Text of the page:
LETTERS

August 8 1983

LETTERS

August 8 1983

LETTERS

More on abortion

I am extremely disappointed with the cover story of your July 25 issue, The nation’s new agony over abortion. As the article was the cover story and not a column, it was your duty to present the issue in an unbiased manner. Rather than doing this, you chose to portray Dr. Henry Morgentaler as a Martin Luther King-type hero who has devoted his life to some great cause despite all obstacles and odds. Not stopping at that, you went ahead and tried to degrade pro-lifers. First, you took a stab at the Roman Catholic Church’s position, making the pro-life movement’s roots seem shaky and unstable. I did not once see pro-choicers referred to as proabortionists, much less anti-lifers, which would only have balanced the scales. The innumerable pro-abortionist opinions went even further, calling some pro-lifers anti-Semitic, whereas the single pro-life quote was a ridiculous comment concerning Morgentaler’s physical appearance. Please, in an issue that has become as red-hot as this one, play fair and deliver it in an unbiased manner. The Canadian public deserves to hear the story straight and, as Canada’s foremost newsmagazine, it would be wise of you to give it that way.

—DAVID WALBERG,

Thunder Bay, Ont.

Thank goodness for Dr. Henry Morgentaler and his courage and beliefs. Morgentaler is not killing babies. He is giving women the right to a choice. I am not pro-abortion—not every person who is pro-choice is pro-abortion—therefore I feel that anti-abortionists should be labelled anti-choice. How could any

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woman protest against rights over her own body? It is definitely not an issue of “butchers” or “murderers” or “killing innocent fetuses.” It is an issue of choice and women having power and control over their own bodies and minds. —ANGELA ZEHR,

Zurich, Ont.

I am sick and tired of reading about all the “saintlies” against Dr. Henry Morgentaler. I wonder if these anti-abortionists have ever really sat down and thought about the poor babies found in garbage bags or read about the kids who have been brutally beaten by their parents. It is frightening to know that there are so many people around who simply cannot handle parenthood yet would not abort an unwanted child. Let all these anti-abortionists find some other cause to fight for, and let Morgentaler try to prevent some of the above from happening to a helpless child.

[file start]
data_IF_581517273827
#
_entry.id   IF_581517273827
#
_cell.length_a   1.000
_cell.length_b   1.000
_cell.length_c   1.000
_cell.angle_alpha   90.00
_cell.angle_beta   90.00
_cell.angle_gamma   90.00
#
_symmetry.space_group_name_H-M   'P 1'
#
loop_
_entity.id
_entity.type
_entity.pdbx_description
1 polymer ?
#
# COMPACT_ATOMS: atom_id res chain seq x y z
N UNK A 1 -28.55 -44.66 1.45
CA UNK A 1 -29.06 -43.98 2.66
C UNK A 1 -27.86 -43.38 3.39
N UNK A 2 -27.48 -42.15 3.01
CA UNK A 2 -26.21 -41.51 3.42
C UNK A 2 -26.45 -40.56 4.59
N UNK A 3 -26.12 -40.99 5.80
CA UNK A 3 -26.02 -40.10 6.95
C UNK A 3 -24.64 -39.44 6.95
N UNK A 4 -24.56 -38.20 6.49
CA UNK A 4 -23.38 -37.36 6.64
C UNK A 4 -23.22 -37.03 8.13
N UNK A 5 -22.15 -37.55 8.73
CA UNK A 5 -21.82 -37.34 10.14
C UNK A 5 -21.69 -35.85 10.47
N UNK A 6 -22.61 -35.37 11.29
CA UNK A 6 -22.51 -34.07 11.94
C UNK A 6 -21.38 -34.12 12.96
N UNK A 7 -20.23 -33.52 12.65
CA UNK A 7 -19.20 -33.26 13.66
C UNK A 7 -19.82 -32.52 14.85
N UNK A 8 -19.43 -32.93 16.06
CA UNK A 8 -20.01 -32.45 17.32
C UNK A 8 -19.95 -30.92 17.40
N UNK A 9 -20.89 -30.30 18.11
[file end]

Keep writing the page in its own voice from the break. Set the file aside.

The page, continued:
—FRANCES NOIK, Montreal

In The nation ’s new agony over abortion you report that Archbishop Adam Exner of Winnipeg “threatened” to excommunicate the Catholic nurse working in Morgentaler’s abortuary. He did not. He drew attention to the fact that she was excommunicated. Under Canon Law, reaffirmed recently in the New Code after 25 years of revision, those who commit or willingly co-operate in the crime of an abortion incur an excommunication Latae Sententiae—that is, they are cut from the sacramental life of the church automatically by that very fact. They remain cut off until they confess and repent their sin. In the Christian tradition the deliberate killing of an unborn human life has been a grave sin for almost 2,000 years.

—FATHER ALPHONSE DE VALK, St. Joseph’s University College, University of Alberta, Edmonton

Freedoms going up in smoke

I find Barbara Amiel’s suggestion that sexual harassment is okay provided the harasser is “your star salesman” utterly repugnant (Controlling the HulaHoops, Column, July 4). Does Amiel also condone child pornography provided the magazines can be sold for a profit? Her suggestion that human dignity and decency are less important than corporate profits confirms my growing suspicion that she is the victim of some cruel time warp which has displaced her from the 16th to the 20th century.

—E. VAN DEN ASSEM, Edmonton

I take a strong objection to Barbara Amiel’s sarcastic comment on the efforts to ban smoking at CBC’s Toronto studios. As a self-proclaimed libertarian, Amiel should know that breathing clean air is one of the most fundamental human rights. No one has the right to pollute and endanger the health and life of fellow human beings. —K.J. COTTAM, Nepean, Ont.

Anik C-2 ejected, not deployed

I enjoyed your articles about Sally Ride and the seventh mission of the NASA space shuttle program and was glad to see that this historic flight received the enthusiastic coverage it deserved. I would like to point out, however, that Telesat Canada’s Anik C-2 satellite was not deployed from the shuttle with the Canadarm, as reported in A sweet seventh ride (World, July 4). This is a common misconception because both devices are Canadian. In fact, Anik C-2 was ejected from the spacecraft by four spring plungers and was propelled into higher orbit 45 minutes later by a rocket motor. — ELDON D. THOMPSON,

President, Telesat Canada, Ottawa

Is alcohol woman’s worst enemy?

It is interesting to note that Vancouver feminists are still carrying out their vendetta against what they consider offensive (B.C.’s war on pornography, Follow-up, May 23). They continually hint at the same time-worn hypothesis: that pornography ultimately leads to sex crimes. Will a Women Against Alcoholism group ever surface, having the courage to attack the true problem, perhaps harassing Brewers’ Retail owners or dumping chicken excrement on bottles as a protest? —PAUL SUTTER, London, Ont.

Letters are edited and may be condensed. Writers should supply name, address and telephone number. Mail correspondence to: Letters to the Editor, Maclean ’s magazine, Maclean Hunter Bldg., 777 Bay St., Toronto, Ont. M5W1A7.